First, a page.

The jump on the Disney Flex Annual Pass is also unsurprising. Anecdotally, it seems incredibly popular with locals, and like a much better value than the Deluxe AP. The locals we know who have this pass seem to really like it.
This Disneyland ticket price increase follows the debut of Star Wars: Rise of the Resistance, which has been popular but seems to have had a negligible impact on weekday attendance. However, it’s tough to gauge the true impact of that blockbuster ride given the boarding pass and virtual queue system being used due to reliability, uptime, and capacity issues. The attraction is undoubtedly being well received by those who experience it.
The increase also follows lower than expected attendance last summer following the debut of Star Wars: Galaxy’s Edge. Disney CEO Bob Iger attributed this drop to aggressive Annual Passholder blockouts and people postponing trips due to Star Wars: Galaxy’s Edge and fears of crowds at Disneyland.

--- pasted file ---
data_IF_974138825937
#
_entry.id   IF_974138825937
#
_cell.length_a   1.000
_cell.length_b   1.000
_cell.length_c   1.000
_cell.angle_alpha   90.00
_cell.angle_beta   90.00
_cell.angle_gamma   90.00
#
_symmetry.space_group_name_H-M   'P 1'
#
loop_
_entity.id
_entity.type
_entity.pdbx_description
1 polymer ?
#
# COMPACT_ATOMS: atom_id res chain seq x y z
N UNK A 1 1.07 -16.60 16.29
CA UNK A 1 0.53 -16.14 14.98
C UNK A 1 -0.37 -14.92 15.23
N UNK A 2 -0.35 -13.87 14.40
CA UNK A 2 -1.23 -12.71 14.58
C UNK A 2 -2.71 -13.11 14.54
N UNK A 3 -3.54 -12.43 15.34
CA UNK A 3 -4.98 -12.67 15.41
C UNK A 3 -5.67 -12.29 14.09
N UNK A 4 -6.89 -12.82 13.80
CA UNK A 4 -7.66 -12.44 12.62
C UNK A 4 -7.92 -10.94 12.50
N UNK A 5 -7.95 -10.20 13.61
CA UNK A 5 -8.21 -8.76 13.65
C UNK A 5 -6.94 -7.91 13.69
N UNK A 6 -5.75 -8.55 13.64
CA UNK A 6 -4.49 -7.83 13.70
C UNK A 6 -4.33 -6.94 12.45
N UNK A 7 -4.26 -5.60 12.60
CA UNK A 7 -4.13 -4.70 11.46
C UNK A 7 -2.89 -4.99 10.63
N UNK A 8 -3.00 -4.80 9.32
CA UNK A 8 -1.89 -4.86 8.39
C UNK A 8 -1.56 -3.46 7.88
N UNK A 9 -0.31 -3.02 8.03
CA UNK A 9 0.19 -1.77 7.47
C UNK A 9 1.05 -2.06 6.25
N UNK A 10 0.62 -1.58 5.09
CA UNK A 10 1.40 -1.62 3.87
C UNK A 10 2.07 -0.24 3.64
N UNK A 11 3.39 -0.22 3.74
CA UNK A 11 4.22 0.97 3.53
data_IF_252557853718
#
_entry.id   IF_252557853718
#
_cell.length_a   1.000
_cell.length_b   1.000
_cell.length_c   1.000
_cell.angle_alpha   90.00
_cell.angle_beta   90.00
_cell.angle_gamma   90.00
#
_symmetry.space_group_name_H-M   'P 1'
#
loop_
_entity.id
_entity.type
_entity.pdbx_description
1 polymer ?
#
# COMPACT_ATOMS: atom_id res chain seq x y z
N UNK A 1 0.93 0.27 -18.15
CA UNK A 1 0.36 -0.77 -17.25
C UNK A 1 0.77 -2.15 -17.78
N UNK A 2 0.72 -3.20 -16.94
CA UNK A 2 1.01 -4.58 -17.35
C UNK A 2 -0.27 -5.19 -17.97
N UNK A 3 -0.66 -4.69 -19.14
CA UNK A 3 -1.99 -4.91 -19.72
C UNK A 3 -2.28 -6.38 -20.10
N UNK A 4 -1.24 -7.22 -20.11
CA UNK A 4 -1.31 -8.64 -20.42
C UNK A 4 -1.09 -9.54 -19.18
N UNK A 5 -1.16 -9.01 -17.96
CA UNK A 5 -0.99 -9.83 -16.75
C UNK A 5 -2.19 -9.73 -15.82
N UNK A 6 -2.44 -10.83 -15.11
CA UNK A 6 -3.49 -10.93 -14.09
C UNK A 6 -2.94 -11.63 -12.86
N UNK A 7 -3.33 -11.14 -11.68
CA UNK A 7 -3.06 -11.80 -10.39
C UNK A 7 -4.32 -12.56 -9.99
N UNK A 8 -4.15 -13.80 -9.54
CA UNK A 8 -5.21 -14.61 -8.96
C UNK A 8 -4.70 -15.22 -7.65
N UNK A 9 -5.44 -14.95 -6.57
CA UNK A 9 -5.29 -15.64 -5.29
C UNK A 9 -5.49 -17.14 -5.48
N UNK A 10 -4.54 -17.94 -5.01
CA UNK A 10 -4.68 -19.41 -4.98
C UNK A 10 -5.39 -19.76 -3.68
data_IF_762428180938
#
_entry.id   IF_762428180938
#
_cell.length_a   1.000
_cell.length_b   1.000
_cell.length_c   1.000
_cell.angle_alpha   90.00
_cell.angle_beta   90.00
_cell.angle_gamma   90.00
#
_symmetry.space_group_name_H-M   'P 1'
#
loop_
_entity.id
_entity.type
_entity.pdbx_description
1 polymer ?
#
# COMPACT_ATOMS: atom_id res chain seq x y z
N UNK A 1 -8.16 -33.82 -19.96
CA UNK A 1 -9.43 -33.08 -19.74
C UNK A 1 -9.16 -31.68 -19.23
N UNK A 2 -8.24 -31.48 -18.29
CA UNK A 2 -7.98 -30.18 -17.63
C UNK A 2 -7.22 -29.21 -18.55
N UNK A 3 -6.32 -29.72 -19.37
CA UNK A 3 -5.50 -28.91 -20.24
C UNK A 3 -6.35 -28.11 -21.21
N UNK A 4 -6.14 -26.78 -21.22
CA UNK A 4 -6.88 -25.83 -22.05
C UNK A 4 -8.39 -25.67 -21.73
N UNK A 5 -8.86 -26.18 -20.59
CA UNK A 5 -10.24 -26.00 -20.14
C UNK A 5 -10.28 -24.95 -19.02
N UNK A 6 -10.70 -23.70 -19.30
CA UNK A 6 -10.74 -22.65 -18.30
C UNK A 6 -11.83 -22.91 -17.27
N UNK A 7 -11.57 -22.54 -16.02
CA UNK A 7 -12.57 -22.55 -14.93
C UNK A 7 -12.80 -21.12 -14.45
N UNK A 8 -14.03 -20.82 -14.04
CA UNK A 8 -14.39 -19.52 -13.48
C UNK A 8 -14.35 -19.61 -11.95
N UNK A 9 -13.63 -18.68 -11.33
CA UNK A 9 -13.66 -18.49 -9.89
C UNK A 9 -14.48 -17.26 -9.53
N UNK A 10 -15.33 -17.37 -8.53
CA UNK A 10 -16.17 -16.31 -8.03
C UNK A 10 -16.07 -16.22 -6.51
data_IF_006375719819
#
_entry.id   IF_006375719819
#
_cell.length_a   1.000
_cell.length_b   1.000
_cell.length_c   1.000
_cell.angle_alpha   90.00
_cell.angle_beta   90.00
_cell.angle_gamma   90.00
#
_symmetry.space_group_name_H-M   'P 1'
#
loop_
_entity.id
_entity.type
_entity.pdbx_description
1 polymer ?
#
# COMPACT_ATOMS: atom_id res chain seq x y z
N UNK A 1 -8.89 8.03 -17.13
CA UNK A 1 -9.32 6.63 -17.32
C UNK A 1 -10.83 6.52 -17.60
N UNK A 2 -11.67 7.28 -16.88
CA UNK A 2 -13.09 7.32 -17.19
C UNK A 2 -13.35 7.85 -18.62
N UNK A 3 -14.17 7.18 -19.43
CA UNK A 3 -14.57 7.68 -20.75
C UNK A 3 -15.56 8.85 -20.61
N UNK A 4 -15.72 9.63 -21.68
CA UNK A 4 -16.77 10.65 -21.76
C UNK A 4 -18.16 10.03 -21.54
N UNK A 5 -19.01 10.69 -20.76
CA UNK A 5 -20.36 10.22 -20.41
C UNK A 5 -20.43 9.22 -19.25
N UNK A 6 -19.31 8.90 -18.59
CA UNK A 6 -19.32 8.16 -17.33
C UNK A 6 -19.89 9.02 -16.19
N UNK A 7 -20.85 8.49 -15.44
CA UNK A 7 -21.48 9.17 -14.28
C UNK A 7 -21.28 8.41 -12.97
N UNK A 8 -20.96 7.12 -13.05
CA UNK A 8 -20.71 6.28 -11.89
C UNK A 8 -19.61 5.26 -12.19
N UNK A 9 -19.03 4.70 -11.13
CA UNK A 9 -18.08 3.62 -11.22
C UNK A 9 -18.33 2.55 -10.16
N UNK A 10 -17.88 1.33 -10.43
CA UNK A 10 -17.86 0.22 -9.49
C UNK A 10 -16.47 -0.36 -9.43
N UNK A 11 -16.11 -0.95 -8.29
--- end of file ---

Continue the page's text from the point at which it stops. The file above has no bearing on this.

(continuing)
We covered that phenomenon at length in our Why Are Star Wars Land Crowds So Low?post. It’s the underlying causes for the declines that have our interest. Speaking to this, Iger said: “we do not feel that we have a pricing issue at our domestic parks.”
We generally agree with some of Iger’s purported rationales (fears of crowds, AP blockouts, people postponing trips until the entire land is open) for the lower than anticipated crowds last summer, but this has remained a lingering question. Iger was asked about it again on the Walt Disney Co. Q1 2020 earnings call, and seemed generally unconcerned.
In light of typically high crowds from last October through December during the popular Halloween and Christmas seasons, it’s likely that Iger is right–for now. However, we’ll be paying close attention to summer attendance and Anaheim hotel occupancy, which should paint a better picture of how Disneyland is doing as a tourist destination.